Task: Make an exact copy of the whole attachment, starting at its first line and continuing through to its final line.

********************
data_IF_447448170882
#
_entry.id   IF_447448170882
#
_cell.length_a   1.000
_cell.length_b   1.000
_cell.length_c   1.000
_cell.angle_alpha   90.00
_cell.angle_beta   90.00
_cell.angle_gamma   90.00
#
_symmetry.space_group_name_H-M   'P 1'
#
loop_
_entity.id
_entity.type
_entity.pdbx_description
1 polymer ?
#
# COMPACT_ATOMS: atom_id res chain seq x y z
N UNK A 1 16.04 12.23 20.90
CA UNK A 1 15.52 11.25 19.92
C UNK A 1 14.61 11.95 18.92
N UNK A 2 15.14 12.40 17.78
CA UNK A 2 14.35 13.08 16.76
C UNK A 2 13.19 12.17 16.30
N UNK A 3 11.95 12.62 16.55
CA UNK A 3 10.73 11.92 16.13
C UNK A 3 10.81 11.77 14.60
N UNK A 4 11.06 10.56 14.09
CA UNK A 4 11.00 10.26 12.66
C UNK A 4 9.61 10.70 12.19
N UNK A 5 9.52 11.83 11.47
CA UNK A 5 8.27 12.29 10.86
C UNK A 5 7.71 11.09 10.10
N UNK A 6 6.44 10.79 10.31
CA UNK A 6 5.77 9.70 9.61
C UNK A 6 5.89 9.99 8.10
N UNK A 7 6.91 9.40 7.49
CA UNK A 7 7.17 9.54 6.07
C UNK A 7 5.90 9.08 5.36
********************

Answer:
data_IF_447448170882
#
_entry.id   IF_447448170882
#
_cell.length_a   1.000
_cell.length_b   1.000
_cell.length_c   1.000
_cell.angle_alpha   90.00
_cell.angle_beta   90.00
_cell.angle_gamma   90.00
#
_symmetry.space_group_name_H-M   'P 1'
#
loop_
_entity.id
_entity.type
_entity.pdbx_description
1 polymer ?
#
# COMPACT_ATOMS: atom_id res chain seq x y z
N UNK A 1 16.04 12.23 20.90
CA UNK A 1 15.52 11.25 19.92
C UNK A 1 14.61 11.95 18.92
N UNK A 2 15.14 12.40 17.78
CA UNK A 2 14.35 13.08 16.76
C UNK A 2 13.19 12.17 16.30
N UNK A 3 11.95 12.62 16.55
CA UNK A 3 10.73 11.92 16.13
C UNK A 3 10.81 11.77 14.60
N UNK A 4 11.06 10.56 14.09
CA UNK A 4 11.00 10.26 12.66
C UNK A 4 9.61 10.70 12.19
N UNK A 5 9.52 11.83 11.47
CA UNK A 5 8.27 12.29 10.86
C UNK A 5 7.71 11.09 10.10
N UNK A 6 6.44 10.79 10.31
CA UNK A 6 5.77 9.70 9.61
C UNK A 6 5.89 9.99 8.10
N UNK A 7 6.91 9.40 7.49
CA UNK A 7 7.17 9.54 6.07
C UNK A 7 5.90 9.08 5.36